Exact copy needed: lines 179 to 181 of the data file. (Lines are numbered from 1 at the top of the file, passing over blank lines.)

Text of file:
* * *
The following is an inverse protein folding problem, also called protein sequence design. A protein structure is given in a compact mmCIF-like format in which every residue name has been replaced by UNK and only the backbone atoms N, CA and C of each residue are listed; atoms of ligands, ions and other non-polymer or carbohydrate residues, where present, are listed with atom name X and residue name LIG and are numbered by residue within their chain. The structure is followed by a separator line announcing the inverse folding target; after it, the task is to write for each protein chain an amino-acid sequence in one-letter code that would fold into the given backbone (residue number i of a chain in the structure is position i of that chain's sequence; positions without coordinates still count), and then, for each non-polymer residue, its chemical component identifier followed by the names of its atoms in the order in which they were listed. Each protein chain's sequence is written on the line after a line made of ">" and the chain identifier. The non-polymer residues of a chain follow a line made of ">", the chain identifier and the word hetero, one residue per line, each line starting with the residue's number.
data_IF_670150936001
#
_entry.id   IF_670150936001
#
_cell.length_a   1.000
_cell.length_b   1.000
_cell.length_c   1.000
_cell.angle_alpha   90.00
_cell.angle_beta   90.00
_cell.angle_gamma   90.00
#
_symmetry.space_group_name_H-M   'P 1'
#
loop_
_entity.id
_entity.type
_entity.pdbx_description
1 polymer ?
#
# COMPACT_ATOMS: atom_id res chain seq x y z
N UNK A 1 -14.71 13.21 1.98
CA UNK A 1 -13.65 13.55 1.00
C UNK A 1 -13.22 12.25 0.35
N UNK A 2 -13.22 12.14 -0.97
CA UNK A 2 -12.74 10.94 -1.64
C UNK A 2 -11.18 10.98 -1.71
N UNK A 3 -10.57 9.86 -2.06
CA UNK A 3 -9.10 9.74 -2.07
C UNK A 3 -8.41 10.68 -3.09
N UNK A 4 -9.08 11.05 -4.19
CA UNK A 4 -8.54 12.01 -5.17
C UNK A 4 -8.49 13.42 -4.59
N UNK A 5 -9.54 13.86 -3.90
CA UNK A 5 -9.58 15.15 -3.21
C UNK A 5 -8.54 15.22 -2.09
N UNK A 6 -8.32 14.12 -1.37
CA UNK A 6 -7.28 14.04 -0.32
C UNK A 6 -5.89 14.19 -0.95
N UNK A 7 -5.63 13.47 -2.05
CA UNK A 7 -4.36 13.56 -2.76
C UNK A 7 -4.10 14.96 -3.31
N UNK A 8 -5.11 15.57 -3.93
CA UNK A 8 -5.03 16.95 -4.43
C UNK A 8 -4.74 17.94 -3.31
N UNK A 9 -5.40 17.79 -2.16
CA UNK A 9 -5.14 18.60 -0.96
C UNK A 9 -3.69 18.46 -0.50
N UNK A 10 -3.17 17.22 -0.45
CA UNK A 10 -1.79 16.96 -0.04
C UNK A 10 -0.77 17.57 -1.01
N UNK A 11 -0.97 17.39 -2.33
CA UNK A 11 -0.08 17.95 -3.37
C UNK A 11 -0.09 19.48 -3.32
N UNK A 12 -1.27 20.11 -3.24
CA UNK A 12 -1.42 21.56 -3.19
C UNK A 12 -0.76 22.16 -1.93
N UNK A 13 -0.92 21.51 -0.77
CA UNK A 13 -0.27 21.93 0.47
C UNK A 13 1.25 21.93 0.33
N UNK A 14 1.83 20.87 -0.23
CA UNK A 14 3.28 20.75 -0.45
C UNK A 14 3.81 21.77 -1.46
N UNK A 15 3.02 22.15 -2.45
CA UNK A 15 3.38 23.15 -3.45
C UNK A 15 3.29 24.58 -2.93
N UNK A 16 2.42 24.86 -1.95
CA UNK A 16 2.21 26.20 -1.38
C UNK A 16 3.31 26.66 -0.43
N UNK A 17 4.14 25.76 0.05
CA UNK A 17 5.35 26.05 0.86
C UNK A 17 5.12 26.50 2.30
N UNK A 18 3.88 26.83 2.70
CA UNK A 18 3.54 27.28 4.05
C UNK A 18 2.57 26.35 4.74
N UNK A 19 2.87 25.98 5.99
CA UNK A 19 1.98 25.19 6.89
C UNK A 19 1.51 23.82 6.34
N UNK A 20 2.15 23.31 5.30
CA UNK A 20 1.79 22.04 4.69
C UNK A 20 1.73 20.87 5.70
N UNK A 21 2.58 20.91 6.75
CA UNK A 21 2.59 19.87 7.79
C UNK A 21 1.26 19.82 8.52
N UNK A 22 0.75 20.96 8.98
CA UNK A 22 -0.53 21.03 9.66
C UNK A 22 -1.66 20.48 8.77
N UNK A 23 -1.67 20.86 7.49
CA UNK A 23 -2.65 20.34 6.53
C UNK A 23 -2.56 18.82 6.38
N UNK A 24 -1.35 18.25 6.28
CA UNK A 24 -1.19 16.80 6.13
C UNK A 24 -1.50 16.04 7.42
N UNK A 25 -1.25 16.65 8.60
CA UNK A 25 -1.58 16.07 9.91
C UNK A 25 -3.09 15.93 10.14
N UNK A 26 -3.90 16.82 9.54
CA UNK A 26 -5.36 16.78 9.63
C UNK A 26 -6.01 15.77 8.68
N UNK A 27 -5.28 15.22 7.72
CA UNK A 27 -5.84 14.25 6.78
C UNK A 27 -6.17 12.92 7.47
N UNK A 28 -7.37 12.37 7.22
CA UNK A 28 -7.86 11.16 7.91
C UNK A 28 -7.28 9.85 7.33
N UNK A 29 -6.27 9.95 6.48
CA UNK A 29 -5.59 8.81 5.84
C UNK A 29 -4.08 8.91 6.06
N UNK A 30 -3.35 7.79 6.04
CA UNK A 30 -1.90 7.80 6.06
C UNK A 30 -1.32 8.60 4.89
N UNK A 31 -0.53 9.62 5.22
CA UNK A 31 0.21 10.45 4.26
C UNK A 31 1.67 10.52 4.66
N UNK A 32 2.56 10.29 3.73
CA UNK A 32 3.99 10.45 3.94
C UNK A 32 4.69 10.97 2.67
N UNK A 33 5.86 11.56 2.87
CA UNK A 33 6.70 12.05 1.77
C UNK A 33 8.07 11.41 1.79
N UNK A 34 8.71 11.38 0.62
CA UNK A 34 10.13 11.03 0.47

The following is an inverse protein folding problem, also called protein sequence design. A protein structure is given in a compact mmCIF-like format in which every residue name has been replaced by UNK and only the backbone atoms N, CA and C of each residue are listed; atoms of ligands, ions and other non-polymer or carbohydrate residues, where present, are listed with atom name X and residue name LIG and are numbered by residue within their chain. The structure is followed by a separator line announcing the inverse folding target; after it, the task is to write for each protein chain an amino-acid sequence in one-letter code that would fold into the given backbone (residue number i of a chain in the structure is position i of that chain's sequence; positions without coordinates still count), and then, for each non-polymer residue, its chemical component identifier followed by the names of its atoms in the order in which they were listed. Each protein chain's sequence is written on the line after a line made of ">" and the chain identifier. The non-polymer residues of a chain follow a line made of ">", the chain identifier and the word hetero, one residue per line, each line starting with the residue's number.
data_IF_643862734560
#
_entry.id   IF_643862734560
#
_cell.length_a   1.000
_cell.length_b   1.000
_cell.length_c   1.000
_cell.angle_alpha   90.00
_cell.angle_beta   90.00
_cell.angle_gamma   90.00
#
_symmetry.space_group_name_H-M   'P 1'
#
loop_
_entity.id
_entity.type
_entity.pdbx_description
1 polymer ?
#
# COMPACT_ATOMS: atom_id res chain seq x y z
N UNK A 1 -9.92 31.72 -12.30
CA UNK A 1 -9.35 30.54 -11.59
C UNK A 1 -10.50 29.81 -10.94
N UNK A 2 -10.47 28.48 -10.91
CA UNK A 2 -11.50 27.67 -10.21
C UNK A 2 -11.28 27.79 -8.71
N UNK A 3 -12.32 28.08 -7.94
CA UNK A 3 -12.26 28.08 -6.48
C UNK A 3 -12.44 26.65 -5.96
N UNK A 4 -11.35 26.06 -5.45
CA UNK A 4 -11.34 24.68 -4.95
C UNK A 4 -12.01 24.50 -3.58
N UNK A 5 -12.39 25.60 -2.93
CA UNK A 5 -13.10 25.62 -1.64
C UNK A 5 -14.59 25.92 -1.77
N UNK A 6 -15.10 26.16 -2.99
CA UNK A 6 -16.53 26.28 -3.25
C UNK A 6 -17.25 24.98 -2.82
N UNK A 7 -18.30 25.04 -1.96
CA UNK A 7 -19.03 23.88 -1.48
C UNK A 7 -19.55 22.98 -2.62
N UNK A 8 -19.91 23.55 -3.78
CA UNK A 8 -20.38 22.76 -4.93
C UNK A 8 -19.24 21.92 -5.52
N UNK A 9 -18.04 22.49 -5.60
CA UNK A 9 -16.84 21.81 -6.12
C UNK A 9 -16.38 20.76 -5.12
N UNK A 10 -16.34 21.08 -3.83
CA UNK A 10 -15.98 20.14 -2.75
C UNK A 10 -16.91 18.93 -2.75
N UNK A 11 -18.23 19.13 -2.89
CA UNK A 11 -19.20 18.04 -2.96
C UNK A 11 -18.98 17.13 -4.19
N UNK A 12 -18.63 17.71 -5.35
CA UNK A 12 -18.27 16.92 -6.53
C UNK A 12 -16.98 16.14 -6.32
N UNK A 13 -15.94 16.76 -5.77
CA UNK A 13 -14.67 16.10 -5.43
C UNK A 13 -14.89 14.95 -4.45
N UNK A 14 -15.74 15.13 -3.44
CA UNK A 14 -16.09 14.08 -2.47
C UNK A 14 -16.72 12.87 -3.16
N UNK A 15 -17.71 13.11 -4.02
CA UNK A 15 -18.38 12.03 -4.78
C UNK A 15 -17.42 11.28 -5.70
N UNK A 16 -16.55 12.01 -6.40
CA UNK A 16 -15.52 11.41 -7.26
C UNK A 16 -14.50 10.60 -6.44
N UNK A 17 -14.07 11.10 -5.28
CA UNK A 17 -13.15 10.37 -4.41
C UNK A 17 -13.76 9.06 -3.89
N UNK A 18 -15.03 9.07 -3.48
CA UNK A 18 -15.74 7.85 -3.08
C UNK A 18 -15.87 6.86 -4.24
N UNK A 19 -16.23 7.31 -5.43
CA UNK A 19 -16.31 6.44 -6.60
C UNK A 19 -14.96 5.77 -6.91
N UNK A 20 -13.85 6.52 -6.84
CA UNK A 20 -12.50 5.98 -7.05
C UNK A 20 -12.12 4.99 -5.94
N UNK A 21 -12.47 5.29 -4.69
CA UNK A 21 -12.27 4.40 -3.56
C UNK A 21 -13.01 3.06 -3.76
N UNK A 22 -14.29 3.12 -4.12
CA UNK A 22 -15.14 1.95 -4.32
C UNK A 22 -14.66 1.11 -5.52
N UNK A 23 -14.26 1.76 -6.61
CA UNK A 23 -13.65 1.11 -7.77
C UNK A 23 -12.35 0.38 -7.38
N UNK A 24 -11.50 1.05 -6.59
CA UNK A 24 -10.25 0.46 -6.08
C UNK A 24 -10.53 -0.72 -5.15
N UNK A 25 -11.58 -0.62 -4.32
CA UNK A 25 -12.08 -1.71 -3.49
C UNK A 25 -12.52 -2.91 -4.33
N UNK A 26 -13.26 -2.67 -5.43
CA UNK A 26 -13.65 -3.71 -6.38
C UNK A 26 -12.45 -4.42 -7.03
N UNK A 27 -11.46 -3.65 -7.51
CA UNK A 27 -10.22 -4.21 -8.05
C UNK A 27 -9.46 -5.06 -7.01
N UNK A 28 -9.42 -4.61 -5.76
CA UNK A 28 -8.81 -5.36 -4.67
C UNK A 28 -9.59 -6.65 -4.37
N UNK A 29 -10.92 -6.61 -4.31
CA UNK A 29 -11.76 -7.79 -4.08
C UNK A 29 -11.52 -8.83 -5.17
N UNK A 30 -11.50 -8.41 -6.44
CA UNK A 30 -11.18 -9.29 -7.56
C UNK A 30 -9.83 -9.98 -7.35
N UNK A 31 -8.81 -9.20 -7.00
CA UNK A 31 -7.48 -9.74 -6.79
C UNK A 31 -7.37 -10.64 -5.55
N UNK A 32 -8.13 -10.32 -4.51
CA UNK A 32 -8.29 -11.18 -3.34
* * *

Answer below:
C UNK A 12 -16.98 16.14 -6.32
N UNK A 13 -15.94 16.76 -5.77
CA UNK A 13 -14.67 16.10 -5.43